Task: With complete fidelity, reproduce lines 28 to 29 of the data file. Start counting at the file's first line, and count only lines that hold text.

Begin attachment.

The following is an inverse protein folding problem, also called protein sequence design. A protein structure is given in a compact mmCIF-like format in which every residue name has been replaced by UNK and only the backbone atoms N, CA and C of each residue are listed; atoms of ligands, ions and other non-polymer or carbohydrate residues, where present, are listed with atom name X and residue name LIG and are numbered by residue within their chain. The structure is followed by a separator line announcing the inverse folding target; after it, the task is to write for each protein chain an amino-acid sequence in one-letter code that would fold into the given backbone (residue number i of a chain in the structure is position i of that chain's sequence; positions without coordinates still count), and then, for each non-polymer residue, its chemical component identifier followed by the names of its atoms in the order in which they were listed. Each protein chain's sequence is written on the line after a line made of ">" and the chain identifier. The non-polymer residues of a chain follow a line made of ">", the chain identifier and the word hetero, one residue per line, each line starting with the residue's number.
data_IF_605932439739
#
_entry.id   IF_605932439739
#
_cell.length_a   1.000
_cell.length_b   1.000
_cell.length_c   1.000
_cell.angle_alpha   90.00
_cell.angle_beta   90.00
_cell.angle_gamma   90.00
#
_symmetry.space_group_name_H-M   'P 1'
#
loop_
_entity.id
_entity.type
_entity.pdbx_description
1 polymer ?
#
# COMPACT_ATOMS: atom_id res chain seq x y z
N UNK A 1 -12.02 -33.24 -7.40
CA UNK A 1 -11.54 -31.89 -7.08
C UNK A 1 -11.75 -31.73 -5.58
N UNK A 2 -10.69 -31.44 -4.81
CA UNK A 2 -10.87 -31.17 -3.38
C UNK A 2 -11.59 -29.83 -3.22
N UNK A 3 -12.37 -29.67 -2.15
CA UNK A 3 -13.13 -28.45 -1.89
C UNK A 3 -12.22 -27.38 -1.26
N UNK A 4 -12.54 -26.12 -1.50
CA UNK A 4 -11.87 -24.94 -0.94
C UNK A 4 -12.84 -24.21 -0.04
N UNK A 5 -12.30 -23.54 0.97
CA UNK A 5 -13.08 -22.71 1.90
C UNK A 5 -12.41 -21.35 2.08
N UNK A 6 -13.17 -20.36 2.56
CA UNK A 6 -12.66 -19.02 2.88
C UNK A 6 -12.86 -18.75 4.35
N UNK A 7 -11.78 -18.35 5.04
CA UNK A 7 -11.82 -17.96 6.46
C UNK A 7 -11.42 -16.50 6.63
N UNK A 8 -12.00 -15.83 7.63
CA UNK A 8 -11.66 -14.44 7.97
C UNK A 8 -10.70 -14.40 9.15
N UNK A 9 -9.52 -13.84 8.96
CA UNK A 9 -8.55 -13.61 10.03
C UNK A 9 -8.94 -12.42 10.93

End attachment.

N UNK A 3 -12.37 -29.67 -2.15
CA UNK A 3 -13.13 -28.45 -1.89